Learn the ABC’s of a Moneymaking Sales Page
Creating an effective sales page requires a perfect blend of components that communicate the right message and persuade the right audience. Not only should you have a deep understanding of your product and prospect, you should also have a thorough understanding of the essential components and their purpose. Consider how each of these elements affects the success of your copy before you put on your writing cap.
An Irresistible Headline
Purpose: The headline grabs attention, cultivates interest, pre-qualifies your prospect and makes a promise. That’s a lot of pressure for one sales page component, which is why it’s the most important. Honestly, you can’t afford to make a hash of your headline if you want to compel your prospect to read further.
Tip: The perfect headline speaks to the needs, and desires of readers, while promising a result that will meet their objectives. Conduct exhaustive research on your target market and identify the ultimate hook. Practice writing powerful headlines that sell to your target.
An Opening That Tempts
Purpose: Opening paragraphs are designed to entice readers to keep on reading. This is your opportunity to establish a relationship through emotional affinity and trust. Connect with your readers by empathizing with their problem and elaborating on your headline’s promise. Explain that you have the solution; the answer they simply must have.
Tip: Keep your opening paragraphs juicy and intriguing enough, so your prospects want to learn more about your offer. If you make your entire marketing spiel within the first few paragraphs, the chances are you won’t get them to the “buy” button all the way at the bottom of your page.
Captivating and Compelling Sub-headlines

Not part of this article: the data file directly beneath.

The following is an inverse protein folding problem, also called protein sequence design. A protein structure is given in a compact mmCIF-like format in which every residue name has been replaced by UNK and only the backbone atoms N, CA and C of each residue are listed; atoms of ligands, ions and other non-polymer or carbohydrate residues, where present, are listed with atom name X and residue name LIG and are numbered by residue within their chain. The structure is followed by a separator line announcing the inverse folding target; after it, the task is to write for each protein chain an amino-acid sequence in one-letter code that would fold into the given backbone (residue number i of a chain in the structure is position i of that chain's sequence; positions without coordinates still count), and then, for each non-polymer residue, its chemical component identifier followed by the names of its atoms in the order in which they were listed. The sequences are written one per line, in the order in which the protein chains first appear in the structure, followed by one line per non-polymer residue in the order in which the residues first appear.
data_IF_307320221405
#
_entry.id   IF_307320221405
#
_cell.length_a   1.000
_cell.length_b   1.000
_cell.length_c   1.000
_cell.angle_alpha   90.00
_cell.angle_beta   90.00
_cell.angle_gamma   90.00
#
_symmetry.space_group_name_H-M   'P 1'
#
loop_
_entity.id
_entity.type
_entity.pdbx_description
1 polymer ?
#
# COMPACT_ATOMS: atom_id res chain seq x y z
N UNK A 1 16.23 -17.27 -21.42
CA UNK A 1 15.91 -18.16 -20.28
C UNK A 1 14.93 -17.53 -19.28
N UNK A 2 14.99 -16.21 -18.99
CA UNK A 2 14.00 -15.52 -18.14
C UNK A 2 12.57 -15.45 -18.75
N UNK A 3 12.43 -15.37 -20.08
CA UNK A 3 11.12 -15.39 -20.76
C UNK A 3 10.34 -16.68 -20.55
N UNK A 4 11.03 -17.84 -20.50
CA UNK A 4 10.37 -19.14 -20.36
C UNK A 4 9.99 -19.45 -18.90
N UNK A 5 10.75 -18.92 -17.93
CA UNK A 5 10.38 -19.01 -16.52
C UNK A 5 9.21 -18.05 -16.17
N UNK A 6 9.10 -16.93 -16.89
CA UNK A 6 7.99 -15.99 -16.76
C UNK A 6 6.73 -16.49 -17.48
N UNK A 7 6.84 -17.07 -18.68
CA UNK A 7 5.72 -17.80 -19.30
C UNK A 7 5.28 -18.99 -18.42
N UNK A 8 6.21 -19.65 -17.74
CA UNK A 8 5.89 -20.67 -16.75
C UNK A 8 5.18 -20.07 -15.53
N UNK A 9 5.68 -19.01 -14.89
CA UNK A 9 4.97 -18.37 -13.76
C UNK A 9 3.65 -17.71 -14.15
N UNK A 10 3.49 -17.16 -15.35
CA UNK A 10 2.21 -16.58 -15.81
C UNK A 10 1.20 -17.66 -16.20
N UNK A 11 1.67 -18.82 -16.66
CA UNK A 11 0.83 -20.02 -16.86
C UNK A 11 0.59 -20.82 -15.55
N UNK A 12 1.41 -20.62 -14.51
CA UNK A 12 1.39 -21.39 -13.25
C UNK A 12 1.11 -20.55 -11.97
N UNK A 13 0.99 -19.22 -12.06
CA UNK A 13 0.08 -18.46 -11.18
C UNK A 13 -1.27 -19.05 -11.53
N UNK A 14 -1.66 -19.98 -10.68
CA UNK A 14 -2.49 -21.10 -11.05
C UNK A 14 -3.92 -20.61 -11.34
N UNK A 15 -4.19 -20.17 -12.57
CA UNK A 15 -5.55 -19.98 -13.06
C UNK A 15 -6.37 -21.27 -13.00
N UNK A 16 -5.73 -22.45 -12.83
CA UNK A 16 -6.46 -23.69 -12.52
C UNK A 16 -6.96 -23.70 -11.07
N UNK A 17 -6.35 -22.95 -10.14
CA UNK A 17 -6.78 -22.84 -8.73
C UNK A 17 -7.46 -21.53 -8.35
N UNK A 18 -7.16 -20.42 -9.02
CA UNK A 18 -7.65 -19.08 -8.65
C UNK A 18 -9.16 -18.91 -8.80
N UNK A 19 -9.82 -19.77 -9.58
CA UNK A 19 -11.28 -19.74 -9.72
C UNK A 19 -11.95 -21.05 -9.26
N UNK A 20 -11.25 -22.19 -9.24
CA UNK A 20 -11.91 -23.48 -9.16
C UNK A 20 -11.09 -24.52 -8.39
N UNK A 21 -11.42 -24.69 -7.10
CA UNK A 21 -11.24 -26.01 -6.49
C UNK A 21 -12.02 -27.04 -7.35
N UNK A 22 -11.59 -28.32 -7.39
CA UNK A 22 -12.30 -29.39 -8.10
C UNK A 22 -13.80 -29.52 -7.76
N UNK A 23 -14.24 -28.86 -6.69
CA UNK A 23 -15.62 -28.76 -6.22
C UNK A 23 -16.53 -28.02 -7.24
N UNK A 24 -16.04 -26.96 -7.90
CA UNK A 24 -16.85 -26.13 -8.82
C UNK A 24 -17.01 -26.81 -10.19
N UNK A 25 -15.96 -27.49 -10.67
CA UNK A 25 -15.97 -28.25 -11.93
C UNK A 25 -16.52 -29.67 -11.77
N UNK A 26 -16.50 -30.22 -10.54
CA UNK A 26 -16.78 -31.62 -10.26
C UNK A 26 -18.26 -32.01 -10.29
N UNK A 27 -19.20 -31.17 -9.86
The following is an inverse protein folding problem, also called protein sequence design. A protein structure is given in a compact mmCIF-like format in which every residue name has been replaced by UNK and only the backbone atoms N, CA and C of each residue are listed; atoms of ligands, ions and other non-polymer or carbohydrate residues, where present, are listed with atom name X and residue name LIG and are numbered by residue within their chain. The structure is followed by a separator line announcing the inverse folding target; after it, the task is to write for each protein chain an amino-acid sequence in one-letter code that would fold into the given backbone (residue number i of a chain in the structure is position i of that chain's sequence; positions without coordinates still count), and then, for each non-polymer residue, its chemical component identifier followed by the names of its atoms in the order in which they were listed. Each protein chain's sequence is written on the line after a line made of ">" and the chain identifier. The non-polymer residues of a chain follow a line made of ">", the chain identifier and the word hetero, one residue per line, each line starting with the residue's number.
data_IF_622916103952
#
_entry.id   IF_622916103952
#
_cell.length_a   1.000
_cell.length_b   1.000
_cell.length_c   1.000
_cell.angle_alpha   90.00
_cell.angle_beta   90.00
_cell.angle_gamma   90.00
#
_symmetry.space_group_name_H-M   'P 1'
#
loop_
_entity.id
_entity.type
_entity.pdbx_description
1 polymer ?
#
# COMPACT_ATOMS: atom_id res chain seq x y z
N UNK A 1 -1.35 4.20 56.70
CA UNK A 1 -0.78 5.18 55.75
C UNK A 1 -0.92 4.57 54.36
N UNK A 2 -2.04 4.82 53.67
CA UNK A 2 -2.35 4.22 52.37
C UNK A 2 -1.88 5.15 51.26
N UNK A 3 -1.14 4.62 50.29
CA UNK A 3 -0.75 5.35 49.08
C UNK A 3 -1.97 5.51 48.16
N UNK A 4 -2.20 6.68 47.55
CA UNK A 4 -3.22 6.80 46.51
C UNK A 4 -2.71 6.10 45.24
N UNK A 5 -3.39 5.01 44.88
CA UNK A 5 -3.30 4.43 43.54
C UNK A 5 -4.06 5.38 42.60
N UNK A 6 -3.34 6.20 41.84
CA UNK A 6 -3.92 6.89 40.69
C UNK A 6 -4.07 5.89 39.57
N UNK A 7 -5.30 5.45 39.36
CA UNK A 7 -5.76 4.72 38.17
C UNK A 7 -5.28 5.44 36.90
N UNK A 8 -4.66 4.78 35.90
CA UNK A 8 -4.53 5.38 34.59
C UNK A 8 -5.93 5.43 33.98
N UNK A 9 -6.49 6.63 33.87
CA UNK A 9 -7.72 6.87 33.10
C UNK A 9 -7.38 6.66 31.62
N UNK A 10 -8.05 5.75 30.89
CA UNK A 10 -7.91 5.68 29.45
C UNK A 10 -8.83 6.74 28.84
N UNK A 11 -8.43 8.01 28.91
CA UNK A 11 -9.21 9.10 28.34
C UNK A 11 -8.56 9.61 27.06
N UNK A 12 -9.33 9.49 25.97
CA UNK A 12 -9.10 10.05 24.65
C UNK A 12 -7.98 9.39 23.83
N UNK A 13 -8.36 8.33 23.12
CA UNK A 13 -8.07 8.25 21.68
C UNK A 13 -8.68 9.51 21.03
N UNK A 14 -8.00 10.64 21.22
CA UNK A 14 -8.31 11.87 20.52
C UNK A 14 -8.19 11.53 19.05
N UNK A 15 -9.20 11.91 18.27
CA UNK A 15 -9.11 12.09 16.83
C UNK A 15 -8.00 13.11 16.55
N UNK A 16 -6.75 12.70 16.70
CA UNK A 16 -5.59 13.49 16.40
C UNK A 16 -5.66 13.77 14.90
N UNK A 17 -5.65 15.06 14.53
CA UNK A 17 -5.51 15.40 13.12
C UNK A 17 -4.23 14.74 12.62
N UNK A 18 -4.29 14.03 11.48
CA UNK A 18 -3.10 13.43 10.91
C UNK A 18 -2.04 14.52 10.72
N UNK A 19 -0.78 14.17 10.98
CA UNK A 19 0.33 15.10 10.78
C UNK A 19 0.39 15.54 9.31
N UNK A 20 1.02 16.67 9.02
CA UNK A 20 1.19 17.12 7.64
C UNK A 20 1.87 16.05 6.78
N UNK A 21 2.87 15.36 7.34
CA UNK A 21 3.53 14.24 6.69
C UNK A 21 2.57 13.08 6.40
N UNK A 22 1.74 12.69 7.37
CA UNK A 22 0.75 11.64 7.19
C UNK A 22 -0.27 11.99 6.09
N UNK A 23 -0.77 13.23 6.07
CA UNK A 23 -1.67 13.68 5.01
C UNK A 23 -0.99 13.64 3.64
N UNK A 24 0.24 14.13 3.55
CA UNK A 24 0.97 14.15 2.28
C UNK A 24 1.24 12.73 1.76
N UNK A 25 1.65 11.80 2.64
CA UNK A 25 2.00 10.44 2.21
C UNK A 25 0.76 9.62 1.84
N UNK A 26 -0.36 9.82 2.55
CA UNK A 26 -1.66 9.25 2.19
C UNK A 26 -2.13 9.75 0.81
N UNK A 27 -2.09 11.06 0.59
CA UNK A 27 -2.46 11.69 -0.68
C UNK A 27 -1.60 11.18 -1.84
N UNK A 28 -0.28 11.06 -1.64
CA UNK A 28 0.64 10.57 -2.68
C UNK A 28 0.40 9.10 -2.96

Purpose: Sub-headlines act as bait for scrollers, and they persuade your prospect to continue reading the copy. They are perfect for highlighting key points, breaking up your text, and grabbing attention. Most importantly, they tell your reader about the following portion of copy. A skilled copywriter can write sub-headlines that convey the right message even if a prospect merely skims the page.
Tip: Concentrate on writing sub-headlines that keep your reader hooked. Study successful sales copy and consider how the sub-headlines keep you reading. Determine what makes them work and then apply the same principles when writing your own.
Pictures That Speak A Thousand Words
Purpose: Images provide visual proof and help establish credibility, besides breaking up the monotony of the text. Visual representations help strengthen your copy and give you an advantage by proving the business, service, product, or claim exists. If you have images that convey the benefits, or even the quality, you up the stakes further. The reality is consumers are more likely to purchase something they can see. They want to know what the product looks like, so they have an idea of what to expect.
In addition, adding a professional photograph of yourself allows your prospect to make a connection with you. This goes a long way in establishing credibility and trust. You want your prospect to feel as comfortable as possible about making a purchase, so consider attaching a picture to your name.
Tip: Whether you’re using images of your product, screen shots, or a photograph of yourself, make certain it looks professional and complements the layout of your sales page. Also, make sure the images add value to your copy. Don’t add them simply to fill space; they must communicate something about your offer visually.
While these four components barely touch the tip of the iceberg, they have a huge impact on the success of your sales page. In the next installment, we’ll discuss components that add value to your offer, allow you to strengthen the emotional connection between you and your prospect, and much more. Stay tuned for part two!
Shawn Manaher is the founder and CEO of The Content Authority. He’s one part content manager, one part writing ninja organizer, and two parts leader of top content creators. You don’t even want to know what he calls pancakes.